Information of genetic diversity is very important in supporting the implementation of genetic resource conservation and plant breeding. This study aims to determine the genetic diversity of 11 sago palm accessions that have been collected by the Sago Research Consortium (SRC), University of Papua (UNIPA). Methods of research were divided into three steps. Step 1 was DNA extraction by using Geneaid DNA plant Mini Kit. Step 2 was PCR amplification fragments DNA by using KAPA2G Robust HotStart polymerases and performed by using Bio-Rad PCR instrument. Step 3 was purified and sequenced DNA by Macrogen Inc. Seoul, Korea. Data analyses were performed by using a MEGA6.06 software. Morphological characteristics in the rosette stage of 11 sago palm accessions were divided into 4 phenotypes only, and several accessions showed the same phenotypes. Based on atp6-2 gene markers, the 11 sago palm accessions had a different genetic characteristic among the others. Genetic distances among 11 sago palm accessions were in the range among 0.22 and 3.01 with an average 1.21 pairwise distant. Phylogenetic construction showed that the genetic relationship of 11 sago palm accessions was clustered into 6 groups. The accession numbers SP001 and SP002 are in group 1, the accession numbers SP003 and SP011 group 2, the accession numbers SP005 and SP007 group 3, the accession number SP009 group 4, the accession numbers SP008 and SP010 group 5, and the accession numbers SP004 and SP006 group 6. Nucleotide sequence alignments of mitochondrial atp6-2 gene and introns were different from each other in 11 accessions.
- Sago palm
- Genetic diversity
- Mitochondrial marker
- atp6-2 gene
Indonesia has the largest area of sago plantings and sago forests, as well as the richest genetic diversity of the palm. World sago plantations and sago forests were estimated at 2 million ha, with 1 million ha located in Indonesia (Flach 1983). Kertopermono (1996) reported a more extensive area of sago palm in Indonesia totaling 1,528,917 ha, with 1,406,469 in Papua, 45,540 in Sulawesi, 41,949 in Maluku, 31,872 in Sumatra, 2795 in Kalimantan, and 292 ha in West Java. Sago palms in Indonesia are unevenly distributed, as is their genetic diversity. Flach (1983) estimated the diversity of sago as being higher in Papua than elsewhere in the country.
Plant characters such as morphology, protein, and deoxyribonucleic acid (DNA) can be used as markers to ascertain the diversity of sago palms. Morphology and protein characters are insufficient as indicators to reveal genetic diversity because they are influenced by the environment. DNA markers are not influenced by the environment and therefore are used to establish genetic diversity. Determining the genetic diversity of sago palm populations in Indonesia has focused on diversity based on DNA markers of the nuclear, chloroplast, and mitochondrial genomes. DNA markers used for the analysis are as follows: random amplified polymorphism DNA (RAPD), the expression of specific genes (waxy gene) in the nucleus genome, chloroplast simple sequence repeat (cpSSR) in the chloroplast genome, and the expression of functional genes (gene atp6) in the mitochondrial genome.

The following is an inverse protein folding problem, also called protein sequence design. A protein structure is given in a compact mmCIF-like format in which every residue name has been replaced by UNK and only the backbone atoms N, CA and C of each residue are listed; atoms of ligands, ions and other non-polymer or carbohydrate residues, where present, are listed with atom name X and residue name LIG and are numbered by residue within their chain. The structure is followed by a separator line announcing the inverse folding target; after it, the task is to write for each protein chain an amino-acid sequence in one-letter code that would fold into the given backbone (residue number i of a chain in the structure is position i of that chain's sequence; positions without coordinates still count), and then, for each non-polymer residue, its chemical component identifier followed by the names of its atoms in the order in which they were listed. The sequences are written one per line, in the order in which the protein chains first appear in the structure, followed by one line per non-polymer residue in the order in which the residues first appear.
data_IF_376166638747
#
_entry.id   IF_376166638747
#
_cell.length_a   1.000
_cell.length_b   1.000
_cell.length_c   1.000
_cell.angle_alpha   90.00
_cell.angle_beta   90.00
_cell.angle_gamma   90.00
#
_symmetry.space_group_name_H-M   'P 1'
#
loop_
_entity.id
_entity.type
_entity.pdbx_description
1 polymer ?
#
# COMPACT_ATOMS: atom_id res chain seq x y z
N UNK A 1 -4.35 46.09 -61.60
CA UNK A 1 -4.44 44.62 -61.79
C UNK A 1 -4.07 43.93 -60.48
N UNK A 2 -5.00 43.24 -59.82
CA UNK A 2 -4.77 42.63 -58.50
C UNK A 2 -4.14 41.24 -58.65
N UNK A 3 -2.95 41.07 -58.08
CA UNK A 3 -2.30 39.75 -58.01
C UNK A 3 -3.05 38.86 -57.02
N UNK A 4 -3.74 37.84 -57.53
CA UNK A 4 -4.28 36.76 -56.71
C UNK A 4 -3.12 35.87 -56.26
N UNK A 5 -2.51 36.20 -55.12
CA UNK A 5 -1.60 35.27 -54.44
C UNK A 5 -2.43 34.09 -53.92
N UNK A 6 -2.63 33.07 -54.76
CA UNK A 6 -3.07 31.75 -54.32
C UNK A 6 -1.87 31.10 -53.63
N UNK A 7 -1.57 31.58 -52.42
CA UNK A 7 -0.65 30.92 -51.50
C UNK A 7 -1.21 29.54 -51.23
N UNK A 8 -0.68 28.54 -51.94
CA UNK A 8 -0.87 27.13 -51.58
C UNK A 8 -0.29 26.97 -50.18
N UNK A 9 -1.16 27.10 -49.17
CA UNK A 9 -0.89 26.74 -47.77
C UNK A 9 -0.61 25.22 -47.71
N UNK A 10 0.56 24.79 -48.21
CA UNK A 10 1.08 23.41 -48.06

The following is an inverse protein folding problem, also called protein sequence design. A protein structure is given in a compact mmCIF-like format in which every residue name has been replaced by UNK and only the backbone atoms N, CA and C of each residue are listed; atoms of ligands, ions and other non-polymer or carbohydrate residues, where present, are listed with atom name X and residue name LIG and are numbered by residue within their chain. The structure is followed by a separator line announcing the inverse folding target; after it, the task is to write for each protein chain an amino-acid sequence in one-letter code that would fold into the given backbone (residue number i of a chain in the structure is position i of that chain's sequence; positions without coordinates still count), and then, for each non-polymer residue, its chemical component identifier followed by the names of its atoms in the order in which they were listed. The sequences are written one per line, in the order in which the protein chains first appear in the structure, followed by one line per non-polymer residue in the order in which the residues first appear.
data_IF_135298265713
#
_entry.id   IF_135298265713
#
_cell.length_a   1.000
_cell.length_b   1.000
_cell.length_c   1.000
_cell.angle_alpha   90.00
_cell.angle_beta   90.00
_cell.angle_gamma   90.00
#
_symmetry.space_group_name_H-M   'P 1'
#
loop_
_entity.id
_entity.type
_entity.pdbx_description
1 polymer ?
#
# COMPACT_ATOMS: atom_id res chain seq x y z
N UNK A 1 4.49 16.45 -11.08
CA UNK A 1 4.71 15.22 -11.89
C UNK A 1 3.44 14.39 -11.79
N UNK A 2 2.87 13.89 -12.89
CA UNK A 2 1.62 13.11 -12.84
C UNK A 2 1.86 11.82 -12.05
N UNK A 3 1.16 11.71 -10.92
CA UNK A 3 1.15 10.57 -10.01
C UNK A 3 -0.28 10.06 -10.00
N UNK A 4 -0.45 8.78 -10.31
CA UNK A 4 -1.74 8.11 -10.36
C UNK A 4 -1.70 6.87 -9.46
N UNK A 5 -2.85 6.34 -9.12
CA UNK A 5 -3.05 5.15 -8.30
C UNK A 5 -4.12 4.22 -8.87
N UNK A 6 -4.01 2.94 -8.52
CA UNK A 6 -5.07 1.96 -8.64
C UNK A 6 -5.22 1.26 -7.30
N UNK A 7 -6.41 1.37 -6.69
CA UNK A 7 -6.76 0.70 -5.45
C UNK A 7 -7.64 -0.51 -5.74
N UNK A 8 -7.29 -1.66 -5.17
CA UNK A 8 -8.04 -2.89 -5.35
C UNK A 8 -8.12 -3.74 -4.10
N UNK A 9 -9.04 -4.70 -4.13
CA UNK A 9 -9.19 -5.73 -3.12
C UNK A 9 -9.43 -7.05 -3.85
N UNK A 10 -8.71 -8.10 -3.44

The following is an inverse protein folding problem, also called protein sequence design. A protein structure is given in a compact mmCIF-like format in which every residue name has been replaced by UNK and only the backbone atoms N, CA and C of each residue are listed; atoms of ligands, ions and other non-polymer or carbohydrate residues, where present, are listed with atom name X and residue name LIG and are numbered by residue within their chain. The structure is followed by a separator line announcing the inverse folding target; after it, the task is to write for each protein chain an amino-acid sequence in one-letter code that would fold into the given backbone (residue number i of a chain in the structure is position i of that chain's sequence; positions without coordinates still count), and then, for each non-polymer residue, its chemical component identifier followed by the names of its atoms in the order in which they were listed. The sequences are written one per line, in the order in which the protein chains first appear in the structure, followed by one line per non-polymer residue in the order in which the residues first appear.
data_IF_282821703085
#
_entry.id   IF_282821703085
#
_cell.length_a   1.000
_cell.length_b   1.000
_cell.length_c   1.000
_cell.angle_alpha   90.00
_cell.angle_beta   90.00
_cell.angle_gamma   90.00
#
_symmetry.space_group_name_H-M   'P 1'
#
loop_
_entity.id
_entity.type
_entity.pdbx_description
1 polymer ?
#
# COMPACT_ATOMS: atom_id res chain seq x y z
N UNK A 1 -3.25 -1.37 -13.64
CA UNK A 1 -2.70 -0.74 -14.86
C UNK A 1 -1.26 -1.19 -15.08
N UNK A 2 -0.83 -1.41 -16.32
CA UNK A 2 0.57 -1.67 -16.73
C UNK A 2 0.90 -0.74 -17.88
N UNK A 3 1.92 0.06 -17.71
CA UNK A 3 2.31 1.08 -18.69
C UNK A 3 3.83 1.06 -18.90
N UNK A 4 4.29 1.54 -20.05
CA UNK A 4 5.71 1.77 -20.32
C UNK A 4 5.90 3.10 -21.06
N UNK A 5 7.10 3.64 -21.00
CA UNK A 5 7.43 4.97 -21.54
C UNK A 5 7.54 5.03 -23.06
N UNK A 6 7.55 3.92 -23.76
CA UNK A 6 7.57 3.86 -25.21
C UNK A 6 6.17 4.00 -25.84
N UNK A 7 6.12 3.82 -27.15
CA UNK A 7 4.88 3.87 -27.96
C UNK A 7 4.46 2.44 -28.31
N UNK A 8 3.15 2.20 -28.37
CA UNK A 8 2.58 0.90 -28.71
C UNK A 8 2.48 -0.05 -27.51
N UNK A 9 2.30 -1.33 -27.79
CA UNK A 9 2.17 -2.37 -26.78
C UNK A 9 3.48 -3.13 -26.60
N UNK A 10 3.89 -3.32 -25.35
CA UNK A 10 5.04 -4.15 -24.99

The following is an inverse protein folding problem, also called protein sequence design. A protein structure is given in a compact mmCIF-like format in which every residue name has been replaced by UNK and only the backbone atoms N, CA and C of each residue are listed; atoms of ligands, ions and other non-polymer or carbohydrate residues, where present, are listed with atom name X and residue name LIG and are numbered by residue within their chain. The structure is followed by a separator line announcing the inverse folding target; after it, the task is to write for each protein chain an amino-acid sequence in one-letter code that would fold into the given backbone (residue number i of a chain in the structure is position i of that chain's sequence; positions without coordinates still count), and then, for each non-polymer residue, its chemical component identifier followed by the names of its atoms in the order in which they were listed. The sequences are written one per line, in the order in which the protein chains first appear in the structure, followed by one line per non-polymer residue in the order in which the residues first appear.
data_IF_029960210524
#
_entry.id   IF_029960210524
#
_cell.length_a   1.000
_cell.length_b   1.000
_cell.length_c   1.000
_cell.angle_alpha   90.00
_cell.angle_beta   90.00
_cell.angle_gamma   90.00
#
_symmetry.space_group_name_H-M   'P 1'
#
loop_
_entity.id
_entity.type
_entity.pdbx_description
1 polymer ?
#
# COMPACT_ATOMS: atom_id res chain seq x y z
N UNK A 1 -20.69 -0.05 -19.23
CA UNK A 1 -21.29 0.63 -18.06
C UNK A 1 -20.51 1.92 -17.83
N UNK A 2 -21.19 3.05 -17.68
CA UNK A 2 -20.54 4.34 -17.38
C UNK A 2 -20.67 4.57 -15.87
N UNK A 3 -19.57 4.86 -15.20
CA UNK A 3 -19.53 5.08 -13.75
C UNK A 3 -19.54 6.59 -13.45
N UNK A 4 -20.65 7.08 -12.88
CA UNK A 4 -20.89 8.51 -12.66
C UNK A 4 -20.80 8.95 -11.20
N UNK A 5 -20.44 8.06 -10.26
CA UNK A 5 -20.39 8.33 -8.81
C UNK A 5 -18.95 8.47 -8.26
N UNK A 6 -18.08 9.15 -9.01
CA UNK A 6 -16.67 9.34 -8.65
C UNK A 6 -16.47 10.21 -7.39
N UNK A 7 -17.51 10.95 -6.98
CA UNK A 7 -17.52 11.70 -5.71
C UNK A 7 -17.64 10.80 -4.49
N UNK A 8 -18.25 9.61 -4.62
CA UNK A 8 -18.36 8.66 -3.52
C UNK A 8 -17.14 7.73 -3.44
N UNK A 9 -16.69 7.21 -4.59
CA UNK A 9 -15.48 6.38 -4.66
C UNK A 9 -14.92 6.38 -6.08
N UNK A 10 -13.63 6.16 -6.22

2 Genetic Diversity of Sago Palm Based on the Nuclear Genome
2.1 RAPD Markers
A total of 100 sago palm samples were collected from 6 locations (Papua, Maluku, Sulawesi, Kalimantan, Java, and Sumatra) and 9 populations (Jayapura, Serui, Manokwari, Sorong, Maluku, Palopo, Pontianak, Bogor, and Selat Panjang) of sago palm centers in several parts of Indonesia.
Polymorphisms of RAPD amplification fragments using 10 RAPD primers and performed with PCR tools resulted in 86 polymorphic fragments and 2–7 genotype numbers per population (Abbas et al. 2009). High numbers of RAPD polymorphisms and genotypes were found in this observation. These results were similar to the genetic diversity of sago palm found in an earlier study by Ehara et al. (2003), which used RAPD markers employing a small number of individual sago palm samples from Indonesia and Malaysia.
Numbers of fragmented DNA bands were amplified from each primer and exhibited a range of 6–12 polymorphic bands per primer; no monomorphic DNA band was observed. The average number of polymorphic DNA bands was calculated to be 9 per primer. Primer P17 resulted in the highest numbers of polymorphic DNA bands produced, 12, whereas primers OPA04 and P06 produced the lowest numbers of polymorphic DNA bands, 6 per primer. The size of DNA bands produced by 10 primer sets had a range of 150–1800 bp (base pairs). Overall primers in this analysis were suitable to study sago palm genetics (Abbas et al. 2009). A previous observation of this involved assaying more than 100 RAPD primers sets.